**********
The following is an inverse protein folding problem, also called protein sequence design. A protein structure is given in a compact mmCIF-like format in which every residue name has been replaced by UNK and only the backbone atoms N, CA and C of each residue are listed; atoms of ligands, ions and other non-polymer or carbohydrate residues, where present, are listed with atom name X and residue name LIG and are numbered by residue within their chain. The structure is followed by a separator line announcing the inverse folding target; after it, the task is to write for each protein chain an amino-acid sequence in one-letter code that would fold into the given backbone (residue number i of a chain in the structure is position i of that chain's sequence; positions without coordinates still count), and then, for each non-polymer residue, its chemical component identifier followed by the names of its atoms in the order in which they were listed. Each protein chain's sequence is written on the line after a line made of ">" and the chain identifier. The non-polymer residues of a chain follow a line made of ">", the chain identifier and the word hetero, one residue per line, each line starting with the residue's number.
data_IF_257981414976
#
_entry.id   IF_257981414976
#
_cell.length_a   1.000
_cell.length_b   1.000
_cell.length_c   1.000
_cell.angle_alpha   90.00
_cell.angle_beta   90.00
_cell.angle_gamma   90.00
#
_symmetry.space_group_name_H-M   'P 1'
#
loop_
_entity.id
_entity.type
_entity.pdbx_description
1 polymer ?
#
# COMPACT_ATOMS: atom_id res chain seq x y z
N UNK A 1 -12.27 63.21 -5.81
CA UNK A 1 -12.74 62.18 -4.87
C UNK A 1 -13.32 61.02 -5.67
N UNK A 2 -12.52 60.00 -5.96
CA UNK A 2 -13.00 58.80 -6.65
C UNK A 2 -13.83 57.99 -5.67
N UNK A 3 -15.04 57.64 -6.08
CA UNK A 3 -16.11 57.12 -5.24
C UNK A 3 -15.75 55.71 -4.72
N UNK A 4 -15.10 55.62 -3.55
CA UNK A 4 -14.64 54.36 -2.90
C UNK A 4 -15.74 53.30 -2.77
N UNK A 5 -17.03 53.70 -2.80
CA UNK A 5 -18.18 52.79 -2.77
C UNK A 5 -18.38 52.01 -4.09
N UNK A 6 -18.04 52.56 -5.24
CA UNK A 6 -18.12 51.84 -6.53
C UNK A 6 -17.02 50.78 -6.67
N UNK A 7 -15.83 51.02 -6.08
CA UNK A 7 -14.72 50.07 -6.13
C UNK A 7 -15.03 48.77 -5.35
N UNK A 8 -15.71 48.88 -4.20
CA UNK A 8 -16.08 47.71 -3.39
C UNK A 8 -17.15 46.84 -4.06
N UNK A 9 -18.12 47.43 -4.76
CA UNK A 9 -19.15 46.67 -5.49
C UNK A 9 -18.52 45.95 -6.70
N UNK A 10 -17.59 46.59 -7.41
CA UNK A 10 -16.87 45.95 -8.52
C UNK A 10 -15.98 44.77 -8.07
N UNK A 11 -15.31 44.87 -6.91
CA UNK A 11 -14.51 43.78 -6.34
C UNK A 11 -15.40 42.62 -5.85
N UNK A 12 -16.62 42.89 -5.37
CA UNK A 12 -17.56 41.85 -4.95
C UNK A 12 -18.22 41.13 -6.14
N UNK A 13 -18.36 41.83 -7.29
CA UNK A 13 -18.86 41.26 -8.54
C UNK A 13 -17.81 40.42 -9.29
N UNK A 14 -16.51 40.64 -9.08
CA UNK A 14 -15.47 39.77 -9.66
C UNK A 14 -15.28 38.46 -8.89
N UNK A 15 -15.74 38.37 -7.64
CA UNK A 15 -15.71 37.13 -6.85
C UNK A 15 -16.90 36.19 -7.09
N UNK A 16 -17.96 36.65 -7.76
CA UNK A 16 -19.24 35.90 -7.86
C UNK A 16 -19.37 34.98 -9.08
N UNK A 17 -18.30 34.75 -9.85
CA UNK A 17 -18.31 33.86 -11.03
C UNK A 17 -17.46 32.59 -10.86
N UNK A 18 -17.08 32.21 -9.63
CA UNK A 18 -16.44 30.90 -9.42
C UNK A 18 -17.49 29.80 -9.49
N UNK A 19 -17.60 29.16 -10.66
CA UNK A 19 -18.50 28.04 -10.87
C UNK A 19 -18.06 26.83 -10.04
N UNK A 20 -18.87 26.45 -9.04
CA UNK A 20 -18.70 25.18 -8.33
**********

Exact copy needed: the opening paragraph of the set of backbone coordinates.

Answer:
The following is an inverse protein folding problem, also called protein sequence design. A protein structure is given in a compact mmCIF-like format in which every residue name has been replaced by UNK and only the backbone atoms N, CA and C of each residue are listed; atoms of ligands, ions and other non-polymer or carbohydrate residues, where present, are listed with atom name X and residue name LIG and are numbered by residue within their chain. The structure is followed by a separator line announcing the inverse folding target; after it, the task is to write for each protein chain an amino-acid sequence in one-letter code that would fold into the given backbone (residue number i of a chain in the structure is position i of that chain's sequence; positions without coordinates still count), and then, for each non-polymer residue, its chemical component identifier followed by the names of its atoms in the order in which they were listed. Each protein chain's sequence is written on the line after a line made of ">" and the chain identifier. The non-polymer residues of a chain follow a line made of ">", the chain identifier and the word hetero, one residue per line, each line starting with the residue's number.